While planetarium programs like those described above do allow you to identify satellites, they get rather lost amidst all the other objects visible on their charts. This app is perfect for people who just want to know in advance where to look for the space station at night, when they will be able to see night sky-ruining Starlink “trains” crossing the sky, and identify any satellites they see gliding through the constellations while they are out observing. After identifying your location using your phone’s GPS, Heavens-Above shows the tracks of ISS and satellite passes on a circular sky chart, and gives more detailed information on tables too. Although the app is only available for Android operating systems, iOS users can visit the Heavens-Above website for the same information, albeit over a browser.
Lunarmap HD (Android)
If you’re looking at the Moon through your binoculars or telescope and wish you knew what a certain crater or other feature was called, this is a great app to put on your device. As well as labeling all the major features and landmarks — the seas, mountain ranges and major craters — you can zoom in on very small areas of the lunar surface as if you’re descending toward it in a Lunar Module and see thousands of craters and other features named. One drawback is that there’s no “red mode” for nighttime viewing, but to be fair, if you’re looking at the Moon through a telescope, you won’t have much need for that — the Moon will be so bright, both in the sky and in your eyepiece, that you won’t have to worry about dark adaption!
Light for Night Vision (Android and iOS)
And speaking of dark adaption, I can definitely recommend putting an app on your phone that turns it into a red light by turning its screen as a blank red panel. There are quite a few of these apps available, all of which do the same thing: providing you with a red light source that will let you work at your telescope and protect your eyes’ dark adaption without having to fumble around in your pocket for a flashlight with red cellophane taped over its front. I use Light for Night Vision (called NightVision Light for iOS), which features a simple slider control to increase or decrease the screen brightness. No frills, no extras, just red light on demand, which is what you need when you’re looking for that eyepiece you just dropped…
Clear Outside (Android, iOS)
Just like weather forecasting itself, choosing a weather forecasting app is a very controversial area. If you ask 10 different amateur astronomers which weather app they recommend, you’ll get 10 different answers. I’ve yet to find one that is totally accurate or reliable — many times, my apps have told me my night sky is clear and strewn with stars when it’s actually been bucketing it down, or vice versa — and rare are the nights when any two of the weather apps I have on my phone actually give the same forecast. I have found Clear Outside to be right more times than it’s wrong, but that’s hardly a glowing recommendation! But whichever of choice, you should definitely have at least one weather forecasting app on your phone when you go out.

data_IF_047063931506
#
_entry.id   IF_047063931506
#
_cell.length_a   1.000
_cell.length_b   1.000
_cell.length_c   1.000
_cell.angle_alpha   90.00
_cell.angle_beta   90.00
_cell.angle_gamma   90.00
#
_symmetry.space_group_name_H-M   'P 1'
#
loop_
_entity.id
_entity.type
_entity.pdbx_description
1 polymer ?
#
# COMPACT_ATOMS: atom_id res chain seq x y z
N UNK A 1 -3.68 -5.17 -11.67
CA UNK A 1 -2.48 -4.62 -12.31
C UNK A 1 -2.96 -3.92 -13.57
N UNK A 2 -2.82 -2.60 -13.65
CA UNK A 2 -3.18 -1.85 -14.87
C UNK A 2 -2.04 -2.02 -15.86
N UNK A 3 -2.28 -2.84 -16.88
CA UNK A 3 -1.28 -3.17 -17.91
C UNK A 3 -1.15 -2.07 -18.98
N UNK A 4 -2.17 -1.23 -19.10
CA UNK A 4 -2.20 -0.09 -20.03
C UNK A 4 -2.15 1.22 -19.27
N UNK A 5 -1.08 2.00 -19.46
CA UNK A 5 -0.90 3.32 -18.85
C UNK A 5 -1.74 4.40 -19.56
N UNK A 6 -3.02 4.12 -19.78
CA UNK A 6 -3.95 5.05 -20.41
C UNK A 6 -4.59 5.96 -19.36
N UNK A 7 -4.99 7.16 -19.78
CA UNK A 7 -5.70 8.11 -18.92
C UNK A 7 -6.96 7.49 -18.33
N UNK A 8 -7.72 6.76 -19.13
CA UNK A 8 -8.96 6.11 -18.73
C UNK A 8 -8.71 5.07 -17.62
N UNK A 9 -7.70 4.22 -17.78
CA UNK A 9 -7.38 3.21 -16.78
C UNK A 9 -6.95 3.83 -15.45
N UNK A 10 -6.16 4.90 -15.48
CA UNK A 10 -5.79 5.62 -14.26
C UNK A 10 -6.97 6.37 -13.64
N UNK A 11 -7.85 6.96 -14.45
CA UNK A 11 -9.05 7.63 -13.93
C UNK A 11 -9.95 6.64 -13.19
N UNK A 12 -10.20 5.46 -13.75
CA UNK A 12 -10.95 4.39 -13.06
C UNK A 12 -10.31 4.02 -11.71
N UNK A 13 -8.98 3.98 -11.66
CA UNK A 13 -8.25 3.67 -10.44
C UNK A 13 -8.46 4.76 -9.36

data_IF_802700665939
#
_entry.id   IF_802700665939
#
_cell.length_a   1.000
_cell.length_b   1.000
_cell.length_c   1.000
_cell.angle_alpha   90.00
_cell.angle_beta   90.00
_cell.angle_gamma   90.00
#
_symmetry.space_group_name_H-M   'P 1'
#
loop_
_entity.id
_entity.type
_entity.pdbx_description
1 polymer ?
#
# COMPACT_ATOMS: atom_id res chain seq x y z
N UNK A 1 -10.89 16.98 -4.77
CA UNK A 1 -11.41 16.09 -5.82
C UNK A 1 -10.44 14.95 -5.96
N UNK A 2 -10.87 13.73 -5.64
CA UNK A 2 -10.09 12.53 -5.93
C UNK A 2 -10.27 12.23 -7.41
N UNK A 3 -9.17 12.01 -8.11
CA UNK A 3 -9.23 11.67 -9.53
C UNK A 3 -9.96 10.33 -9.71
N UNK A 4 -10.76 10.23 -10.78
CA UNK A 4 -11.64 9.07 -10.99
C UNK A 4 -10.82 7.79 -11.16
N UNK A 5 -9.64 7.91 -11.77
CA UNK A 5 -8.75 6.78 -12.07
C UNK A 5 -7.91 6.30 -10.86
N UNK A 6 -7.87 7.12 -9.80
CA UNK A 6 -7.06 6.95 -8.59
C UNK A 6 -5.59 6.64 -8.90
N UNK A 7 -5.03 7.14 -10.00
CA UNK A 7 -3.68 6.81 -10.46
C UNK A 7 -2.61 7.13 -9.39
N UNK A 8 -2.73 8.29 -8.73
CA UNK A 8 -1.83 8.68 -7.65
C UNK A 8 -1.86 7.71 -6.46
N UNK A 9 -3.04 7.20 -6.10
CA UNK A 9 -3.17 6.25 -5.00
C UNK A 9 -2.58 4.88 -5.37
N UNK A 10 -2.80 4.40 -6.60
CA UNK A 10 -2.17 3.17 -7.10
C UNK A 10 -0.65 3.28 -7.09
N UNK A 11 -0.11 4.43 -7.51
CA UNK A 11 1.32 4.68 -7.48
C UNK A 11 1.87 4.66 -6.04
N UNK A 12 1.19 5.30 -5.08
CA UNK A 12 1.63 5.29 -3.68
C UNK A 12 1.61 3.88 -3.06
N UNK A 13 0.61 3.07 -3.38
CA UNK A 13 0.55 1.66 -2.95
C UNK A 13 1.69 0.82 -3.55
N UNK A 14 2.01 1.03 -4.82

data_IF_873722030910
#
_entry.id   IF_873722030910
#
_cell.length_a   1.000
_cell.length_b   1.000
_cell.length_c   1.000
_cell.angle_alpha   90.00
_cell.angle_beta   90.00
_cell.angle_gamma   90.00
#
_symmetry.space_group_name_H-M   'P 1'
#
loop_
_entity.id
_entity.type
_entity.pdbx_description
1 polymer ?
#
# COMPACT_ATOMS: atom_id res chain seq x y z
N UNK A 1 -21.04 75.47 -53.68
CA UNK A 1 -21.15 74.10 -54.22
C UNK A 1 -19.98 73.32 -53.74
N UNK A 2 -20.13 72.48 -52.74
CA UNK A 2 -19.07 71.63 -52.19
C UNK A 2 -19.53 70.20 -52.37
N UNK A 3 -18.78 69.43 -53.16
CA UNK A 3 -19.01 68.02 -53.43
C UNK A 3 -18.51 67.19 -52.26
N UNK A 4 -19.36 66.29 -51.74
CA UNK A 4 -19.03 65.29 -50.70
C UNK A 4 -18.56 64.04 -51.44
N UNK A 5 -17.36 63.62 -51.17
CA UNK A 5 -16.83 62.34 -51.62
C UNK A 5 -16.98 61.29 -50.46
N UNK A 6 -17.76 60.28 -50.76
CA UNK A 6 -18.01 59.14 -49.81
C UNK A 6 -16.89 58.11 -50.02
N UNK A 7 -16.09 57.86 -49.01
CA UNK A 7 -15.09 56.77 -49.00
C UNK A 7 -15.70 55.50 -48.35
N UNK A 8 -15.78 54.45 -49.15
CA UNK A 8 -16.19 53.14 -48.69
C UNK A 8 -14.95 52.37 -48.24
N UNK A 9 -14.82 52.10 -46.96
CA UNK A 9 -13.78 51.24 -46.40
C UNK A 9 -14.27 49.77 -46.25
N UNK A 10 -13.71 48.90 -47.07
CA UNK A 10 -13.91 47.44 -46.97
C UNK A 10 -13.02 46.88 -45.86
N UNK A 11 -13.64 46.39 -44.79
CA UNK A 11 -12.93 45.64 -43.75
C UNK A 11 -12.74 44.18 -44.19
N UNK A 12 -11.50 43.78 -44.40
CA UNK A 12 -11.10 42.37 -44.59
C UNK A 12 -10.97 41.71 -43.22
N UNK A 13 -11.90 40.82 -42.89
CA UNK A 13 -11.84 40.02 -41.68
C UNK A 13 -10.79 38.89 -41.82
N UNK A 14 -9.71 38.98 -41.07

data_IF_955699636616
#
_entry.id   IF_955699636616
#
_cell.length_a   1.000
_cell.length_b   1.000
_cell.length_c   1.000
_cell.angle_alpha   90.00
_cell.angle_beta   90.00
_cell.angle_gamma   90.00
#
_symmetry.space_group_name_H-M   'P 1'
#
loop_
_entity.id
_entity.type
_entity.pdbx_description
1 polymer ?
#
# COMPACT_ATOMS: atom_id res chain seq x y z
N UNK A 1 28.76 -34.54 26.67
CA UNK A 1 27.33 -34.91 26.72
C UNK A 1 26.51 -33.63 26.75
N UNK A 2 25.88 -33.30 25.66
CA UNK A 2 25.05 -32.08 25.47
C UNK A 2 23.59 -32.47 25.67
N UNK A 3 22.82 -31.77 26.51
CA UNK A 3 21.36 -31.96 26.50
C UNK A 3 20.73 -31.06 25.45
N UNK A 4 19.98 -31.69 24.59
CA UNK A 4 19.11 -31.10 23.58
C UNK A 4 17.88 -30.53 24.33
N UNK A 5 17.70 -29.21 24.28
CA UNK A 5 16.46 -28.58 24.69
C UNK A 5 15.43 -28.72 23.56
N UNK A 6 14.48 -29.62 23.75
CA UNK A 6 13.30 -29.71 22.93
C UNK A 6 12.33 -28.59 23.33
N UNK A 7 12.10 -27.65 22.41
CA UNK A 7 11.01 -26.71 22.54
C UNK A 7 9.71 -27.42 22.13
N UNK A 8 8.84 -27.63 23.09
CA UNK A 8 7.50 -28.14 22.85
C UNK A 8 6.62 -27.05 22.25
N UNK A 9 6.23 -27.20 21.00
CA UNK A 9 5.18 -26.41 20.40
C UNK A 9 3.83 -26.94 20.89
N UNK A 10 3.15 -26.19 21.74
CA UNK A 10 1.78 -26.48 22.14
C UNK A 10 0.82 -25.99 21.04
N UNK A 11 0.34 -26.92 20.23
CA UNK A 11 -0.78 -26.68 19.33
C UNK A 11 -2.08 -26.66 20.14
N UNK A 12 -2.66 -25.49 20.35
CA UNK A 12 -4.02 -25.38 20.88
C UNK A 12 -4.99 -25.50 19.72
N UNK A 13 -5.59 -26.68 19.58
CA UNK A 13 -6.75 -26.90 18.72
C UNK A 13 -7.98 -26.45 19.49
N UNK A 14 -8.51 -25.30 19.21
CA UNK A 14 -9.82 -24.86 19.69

Radio Garden (Android and iOS)
Skywatching is a great group activity — seeing a meteor shower, a lunar eclipse, or a display of the northern lights with company is great fun — but if you have no friends or relatives who share your passion for the night sky, it can be a very lonely one. Growing up, I always used to take a radio with me when I went out stargazing to keep me company in the dark, and to keep me from heading home early too. When you’re out on your own in the dark during a long lull in the Geminids, when you’re starting to feel the cold and you suddenly can’t stop yawning, it’s easy to give in and call it a night.
This hasn’t been a problem for me since I found an app called Radio Garden (called Radio Garden Live on iOS), which gives you free access to tens of thousands of radio stations all around the world. I can access all my favorite local and domestic stations, and if I get bored of them or just fancy a change, I can always find something new to listen to. Trust me, when that demon on your shoulder starts whispering “Go home, go to bed, there’s nothing to see now,” you will be able to silence it by tuning into a country music station from Texas, a disco hits station from France, or even a local news broadcast from a town in Alaska.
Although there are thousands of astronomy-related apps available across both major smartphone platforms now, don’t go crazy and fill your phone with them. By all means try out lots, but just keep a few and stick to the basics. You don’t want to miss a brilliant Leonid fireball or a lovely high pass of the ISS because you were too busy scrolling down your screen!